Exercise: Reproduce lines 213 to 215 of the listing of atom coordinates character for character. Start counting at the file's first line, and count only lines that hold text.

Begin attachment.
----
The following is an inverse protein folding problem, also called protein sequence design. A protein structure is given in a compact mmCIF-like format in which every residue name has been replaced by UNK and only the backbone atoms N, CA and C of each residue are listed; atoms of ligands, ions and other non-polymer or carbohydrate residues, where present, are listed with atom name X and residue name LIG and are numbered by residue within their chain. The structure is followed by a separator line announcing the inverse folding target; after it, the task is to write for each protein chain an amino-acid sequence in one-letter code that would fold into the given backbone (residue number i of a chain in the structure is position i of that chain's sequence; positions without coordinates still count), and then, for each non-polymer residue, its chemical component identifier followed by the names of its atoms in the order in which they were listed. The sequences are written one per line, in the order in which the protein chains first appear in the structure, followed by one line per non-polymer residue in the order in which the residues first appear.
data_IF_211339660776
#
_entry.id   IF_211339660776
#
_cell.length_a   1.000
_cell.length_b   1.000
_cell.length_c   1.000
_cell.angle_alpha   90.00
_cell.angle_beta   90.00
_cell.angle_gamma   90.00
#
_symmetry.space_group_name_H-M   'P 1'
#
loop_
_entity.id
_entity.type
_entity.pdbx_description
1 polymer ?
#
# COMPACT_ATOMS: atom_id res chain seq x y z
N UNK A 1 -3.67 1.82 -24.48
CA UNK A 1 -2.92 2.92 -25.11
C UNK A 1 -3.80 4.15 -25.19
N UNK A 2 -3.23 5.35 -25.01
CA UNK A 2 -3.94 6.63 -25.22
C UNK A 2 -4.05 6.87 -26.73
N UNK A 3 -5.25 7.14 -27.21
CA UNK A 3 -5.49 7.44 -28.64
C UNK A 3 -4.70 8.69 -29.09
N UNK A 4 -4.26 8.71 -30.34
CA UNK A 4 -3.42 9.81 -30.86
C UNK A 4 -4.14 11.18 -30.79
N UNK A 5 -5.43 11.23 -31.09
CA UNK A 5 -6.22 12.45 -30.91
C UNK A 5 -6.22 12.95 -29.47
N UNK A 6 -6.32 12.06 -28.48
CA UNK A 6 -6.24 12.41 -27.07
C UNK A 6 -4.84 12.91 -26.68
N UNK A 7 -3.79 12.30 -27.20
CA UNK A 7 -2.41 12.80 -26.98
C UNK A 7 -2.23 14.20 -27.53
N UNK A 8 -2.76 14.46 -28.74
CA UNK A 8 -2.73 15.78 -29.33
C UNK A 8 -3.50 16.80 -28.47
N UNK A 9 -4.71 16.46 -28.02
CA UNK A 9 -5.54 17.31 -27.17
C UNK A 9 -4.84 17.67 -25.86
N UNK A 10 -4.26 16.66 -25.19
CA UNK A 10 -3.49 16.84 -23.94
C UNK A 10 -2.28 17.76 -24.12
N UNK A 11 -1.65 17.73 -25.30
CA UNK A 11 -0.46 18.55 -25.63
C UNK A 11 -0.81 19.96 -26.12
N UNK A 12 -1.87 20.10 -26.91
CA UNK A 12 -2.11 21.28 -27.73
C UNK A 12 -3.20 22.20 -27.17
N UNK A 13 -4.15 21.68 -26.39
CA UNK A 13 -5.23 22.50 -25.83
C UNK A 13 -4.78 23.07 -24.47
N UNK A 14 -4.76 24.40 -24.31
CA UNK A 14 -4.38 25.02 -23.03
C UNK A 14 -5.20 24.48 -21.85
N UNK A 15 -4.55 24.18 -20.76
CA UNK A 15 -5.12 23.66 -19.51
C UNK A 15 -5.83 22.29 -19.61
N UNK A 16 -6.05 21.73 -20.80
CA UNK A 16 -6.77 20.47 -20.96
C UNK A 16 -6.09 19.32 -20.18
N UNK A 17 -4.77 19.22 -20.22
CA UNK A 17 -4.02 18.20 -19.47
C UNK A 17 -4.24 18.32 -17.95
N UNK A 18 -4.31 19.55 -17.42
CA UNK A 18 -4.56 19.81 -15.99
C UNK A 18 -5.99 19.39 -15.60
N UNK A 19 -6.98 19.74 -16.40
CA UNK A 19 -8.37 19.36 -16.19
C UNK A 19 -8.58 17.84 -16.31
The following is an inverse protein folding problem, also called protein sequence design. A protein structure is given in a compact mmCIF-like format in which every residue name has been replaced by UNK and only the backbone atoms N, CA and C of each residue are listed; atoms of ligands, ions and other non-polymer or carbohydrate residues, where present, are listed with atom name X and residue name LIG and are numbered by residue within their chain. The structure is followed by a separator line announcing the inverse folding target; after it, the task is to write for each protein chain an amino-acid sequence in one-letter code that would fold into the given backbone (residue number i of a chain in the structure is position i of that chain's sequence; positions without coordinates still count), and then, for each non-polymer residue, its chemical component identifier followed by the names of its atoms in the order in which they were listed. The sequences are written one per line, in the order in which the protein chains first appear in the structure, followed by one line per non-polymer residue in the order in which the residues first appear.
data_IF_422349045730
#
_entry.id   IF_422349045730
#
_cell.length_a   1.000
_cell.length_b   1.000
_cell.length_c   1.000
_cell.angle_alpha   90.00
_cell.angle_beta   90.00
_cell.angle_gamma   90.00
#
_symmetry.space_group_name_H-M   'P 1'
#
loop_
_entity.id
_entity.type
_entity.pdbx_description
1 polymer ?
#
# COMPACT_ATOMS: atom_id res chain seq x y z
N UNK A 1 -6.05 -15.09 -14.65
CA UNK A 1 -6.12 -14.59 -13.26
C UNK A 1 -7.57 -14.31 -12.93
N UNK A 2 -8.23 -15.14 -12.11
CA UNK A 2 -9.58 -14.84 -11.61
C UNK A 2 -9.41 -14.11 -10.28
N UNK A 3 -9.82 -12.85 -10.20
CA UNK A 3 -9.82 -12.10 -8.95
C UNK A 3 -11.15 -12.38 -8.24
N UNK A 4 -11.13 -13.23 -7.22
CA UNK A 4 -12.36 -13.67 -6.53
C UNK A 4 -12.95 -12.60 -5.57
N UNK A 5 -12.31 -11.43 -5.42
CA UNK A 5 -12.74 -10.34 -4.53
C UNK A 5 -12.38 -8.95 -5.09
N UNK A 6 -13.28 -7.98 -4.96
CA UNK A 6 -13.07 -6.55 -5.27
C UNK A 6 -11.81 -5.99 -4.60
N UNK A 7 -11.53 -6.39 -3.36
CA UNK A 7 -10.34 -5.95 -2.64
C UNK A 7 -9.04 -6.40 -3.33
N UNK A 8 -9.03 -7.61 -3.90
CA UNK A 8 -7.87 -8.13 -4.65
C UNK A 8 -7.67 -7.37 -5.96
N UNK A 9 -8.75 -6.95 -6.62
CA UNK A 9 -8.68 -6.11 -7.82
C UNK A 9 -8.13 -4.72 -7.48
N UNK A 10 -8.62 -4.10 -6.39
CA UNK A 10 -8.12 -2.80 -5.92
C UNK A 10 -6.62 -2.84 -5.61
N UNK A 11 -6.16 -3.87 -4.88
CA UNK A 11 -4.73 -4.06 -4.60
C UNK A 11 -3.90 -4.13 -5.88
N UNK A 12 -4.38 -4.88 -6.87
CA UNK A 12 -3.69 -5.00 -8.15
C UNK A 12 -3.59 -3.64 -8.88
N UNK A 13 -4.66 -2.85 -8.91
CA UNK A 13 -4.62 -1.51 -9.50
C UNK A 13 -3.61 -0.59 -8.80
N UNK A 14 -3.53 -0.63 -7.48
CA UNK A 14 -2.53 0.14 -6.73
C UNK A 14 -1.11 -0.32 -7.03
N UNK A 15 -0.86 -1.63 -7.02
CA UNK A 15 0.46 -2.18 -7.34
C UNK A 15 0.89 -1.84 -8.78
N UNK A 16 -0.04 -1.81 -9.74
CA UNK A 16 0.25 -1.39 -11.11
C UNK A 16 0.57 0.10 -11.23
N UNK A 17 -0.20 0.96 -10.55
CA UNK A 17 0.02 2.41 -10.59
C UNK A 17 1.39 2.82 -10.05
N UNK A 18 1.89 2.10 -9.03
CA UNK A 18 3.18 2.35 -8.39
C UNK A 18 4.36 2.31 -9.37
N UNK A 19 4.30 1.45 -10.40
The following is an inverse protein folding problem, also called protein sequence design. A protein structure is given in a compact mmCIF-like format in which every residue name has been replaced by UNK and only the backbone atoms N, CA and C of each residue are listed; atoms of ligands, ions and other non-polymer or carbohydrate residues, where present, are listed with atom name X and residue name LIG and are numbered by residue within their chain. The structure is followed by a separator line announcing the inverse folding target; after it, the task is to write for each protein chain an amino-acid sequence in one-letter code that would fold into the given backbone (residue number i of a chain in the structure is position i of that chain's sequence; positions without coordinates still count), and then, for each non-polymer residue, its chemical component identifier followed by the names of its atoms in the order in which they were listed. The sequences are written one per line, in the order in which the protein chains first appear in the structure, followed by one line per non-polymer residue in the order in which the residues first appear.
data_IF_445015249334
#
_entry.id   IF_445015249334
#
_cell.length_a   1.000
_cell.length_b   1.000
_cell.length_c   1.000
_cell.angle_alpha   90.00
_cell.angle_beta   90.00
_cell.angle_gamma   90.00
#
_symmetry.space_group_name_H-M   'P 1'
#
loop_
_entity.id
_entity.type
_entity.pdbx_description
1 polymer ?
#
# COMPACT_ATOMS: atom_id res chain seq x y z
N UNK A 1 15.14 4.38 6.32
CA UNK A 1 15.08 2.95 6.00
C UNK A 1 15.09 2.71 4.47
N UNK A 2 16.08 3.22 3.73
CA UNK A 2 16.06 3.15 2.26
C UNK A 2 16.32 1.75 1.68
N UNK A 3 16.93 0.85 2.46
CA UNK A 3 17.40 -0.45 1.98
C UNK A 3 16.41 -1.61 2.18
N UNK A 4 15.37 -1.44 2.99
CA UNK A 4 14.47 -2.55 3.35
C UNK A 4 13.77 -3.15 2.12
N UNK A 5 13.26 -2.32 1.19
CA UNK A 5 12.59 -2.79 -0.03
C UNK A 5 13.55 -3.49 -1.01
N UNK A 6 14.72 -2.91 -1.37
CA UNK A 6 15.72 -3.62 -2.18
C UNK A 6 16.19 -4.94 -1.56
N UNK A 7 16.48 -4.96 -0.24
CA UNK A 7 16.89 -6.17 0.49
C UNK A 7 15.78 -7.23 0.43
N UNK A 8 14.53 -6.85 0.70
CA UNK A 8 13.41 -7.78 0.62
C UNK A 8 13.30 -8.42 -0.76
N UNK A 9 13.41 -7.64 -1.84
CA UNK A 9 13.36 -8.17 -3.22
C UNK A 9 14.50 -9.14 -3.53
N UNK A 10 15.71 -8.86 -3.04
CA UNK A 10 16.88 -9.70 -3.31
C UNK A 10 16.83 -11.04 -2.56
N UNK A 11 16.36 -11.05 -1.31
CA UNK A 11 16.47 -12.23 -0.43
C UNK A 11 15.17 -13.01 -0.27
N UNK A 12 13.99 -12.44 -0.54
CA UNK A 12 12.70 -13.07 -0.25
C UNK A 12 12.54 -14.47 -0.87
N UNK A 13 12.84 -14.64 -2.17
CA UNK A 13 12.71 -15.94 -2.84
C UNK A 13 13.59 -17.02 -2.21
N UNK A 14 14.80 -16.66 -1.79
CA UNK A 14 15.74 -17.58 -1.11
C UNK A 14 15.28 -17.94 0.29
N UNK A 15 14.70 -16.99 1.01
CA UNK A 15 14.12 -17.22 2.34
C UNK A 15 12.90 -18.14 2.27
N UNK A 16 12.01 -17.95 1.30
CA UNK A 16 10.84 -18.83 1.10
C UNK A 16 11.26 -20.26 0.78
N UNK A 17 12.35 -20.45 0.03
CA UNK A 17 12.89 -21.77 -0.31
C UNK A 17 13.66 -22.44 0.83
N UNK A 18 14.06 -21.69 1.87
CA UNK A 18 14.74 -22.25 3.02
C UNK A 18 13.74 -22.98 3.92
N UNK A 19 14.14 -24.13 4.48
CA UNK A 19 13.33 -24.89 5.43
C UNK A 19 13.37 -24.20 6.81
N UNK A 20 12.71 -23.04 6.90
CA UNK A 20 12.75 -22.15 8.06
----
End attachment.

CA UNK A 13 12.71 -15.94 -2.84
C UNK A 13 13.59 -17.02 -2.21
N UNK A 14 14.80 -16.66 -1.79